I don’t ask for too much out of my earbuds. I don’t even mind when comfort trumps quality when I’m listening to my iPod or HiFiMAN portable device. If I wanted to focus purely on quality, I’d put on a set of on-ear headphones to transport me into musical bliss. But if I’m going for a walk, I’d rather not have anything weighing my head down.
Earbuds are funny though—you would think that manufacturers perhaps think the same way when it comes to comfort. Wrong. Just look at Apple’s iconic white earbuds that come with every iPod. I can’t tell you how many people tell me that they replace those right away, and that includes myself; one long walk wearing those and my ears feel like they’ve been pressed in a waffle iron.
I’ve also tested earbuds whose bulbous design carried so much heft to them that unless I jammed them seemingly into my brain, they would keep falling out of my ear if I was out walking at even a semi-brisk pace. I don’t have too many bigger pet peeves during a walk than having to continually paw at my head making sure my earbuds aren’t about to fall out.
So when British manufacturer RHA sent me its MA-350 earbuds for an evaluation, the first thing that struck me was how utterly comfortable they are. They provide a sort of invisible-like quality, with which you barely notice they are even in your ears though they surely are working effectively.
My wife uses our iPod touch during exercise, so comfort and sturdiness in earbuds are critical. She confirmed my initial response by saying the MA-350s were the most comfortable earbuds she’d ever used, “and you know how picky I am about them.”
In terms of features, RHA says the earphones employ “the aerophonic design of a trumpet’s bell … clean, simple lines and aluminum finish” among its attributes. The aluminum gives the finish just enough oomph to keep the buds in place, and the “soft silicone tips” live up to their billing. I used them for nearly three hours straight on a train ride, and no part of my ear felt bad after the trip.
Speaking of which, RHA also notes the earphones’ noise-isolating design, which was evident during the train ride as well. As soon as I plugged in, the background noise was very muted, and PA announcements and even whistle blows were barely audible. No, not on par with over-ear headphones, but certainly respectably efficient for $40 earbuds.
Don’t let the price on these fool you, either. Performance and build quality are very good. Apart from the aforementioned comfort, I also liked the fabric cable braiding as opposed to the usual plastic wrapping that earbud cords ordinarily employ. The fabric is much easier to untangle, and for my money I would go so far as to call it trickle-down technology from quality speaker-wire manufacturers—think about it, how many high-end speaker cables do you see sheathed in plastic? I’ve been using Clarus cables in my home system, and like other high-performance manufacturers they use fabric among the fine build quality.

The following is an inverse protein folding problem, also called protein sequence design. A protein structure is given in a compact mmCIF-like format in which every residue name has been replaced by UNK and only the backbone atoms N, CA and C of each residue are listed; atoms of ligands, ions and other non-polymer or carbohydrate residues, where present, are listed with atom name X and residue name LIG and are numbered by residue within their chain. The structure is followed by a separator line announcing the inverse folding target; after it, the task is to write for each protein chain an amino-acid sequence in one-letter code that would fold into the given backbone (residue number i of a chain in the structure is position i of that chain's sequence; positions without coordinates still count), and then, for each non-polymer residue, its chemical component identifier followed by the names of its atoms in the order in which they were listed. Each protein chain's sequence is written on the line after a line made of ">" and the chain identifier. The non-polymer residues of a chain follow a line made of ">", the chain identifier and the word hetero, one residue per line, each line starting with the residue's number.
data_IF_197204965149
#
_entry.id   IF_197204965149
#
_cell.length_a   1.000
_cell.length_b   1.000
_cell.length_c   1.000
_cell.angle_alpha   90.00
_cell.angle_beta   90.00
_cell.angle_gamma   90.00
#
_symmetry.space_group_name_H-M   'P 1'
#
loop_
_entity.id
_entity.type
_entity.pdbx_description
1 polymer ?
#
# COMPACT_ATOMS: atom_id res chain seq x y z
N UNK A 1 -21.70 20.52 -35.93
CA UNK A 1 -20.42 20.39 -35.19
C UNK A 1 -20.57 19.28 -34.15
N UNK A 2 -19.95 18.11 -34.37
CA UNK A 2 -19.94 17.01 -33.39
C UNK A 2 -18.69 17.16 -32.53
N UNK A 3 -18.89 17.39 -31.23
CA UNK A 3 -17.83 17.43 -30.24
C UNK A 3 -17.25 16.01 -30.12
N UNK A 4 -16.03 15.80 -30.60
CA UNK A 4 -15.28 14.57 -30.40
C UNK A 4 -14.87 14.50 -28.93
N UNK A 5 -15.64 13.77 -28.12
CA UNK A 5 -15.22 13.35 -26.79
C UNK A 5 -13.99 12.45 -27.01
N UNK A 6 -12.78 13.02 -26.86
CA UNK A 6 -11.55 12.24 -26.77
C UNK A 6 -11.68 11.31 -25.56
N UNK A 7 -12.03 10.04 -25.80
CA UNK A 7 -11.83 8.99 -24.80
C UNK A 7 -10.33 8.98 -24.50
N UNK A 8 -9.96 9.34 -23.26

In terms of performance, the MA-350s are solid, especially for the price. While listening to them with an iPod touch, I found that they really delivered a nice, neutral, crisp presentation that wasn’t overly boomy like some earbuds or lean like others. Sonics came across at a good compromise, somewhere in the middle, which allowed for plenty of detail on both the low and high frequencies.
Several tracks by Jack Johnson emphasized the MA-350s’ balanced and sharp delivery. Johnson begins many of his songs with a quiet opening passage before some drums and bass kick into the usual acoustic strumming. Each time, the earbuds provided a good amount of thump to make an impact, while not overpowering Johnson’s gentle vocal style. I also felt that acoustic guitar plucking, whether it was Johnson or on albums such as Bob Dylan’s Blood on the Tracks, resonated really well through the MA-350s as you could hear every little thwang of the strings.
The dynamics of the MA-350s I thought were nicely revealed while listening to Genesis’ epic Lamb Lies Down on Broadway on the iPod, despite playback at 128 MP3 (most of my iPod listening is in MP3 at 128 or 320 kbps). RHA lists the frequency range at 16-22,000Hz and the earphones handled the Lamb quite well, with all of its shifts from quiet interludes like “The Lamia” to the heavy growling of “Back in NYC” and more. The swirling energy of this album and all of its deeply textured composition came across superbly, and the rich reproduction of the percussion and keyboards from Phil Collins and Anthony Banks throughout made for a vibrant earful of sound.
Combined with their comfort and their build quality, the MA-350s are an astounding value if you’re looking for a boost in earbuds performance. Sonics are full and lifelike, and the overall package delivers an enjoyable listening experience that is fatigue free, whether you’re out for a half-hour walk or settling in for a cross-country plane ride.
Machined from solid aluminum
Fabric braided cable
3.5mm gold-plated connection
Carry case, S/M/L size tips included
16-22,000Hz frequency rating
Very comfortable and durable
Solid build quality
“L” and “R” designations tough to read
Bass could be a tad heavier
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Arlen writes about home technology installations and product news and reviews for electronichouse.com
and Electronic House magazine.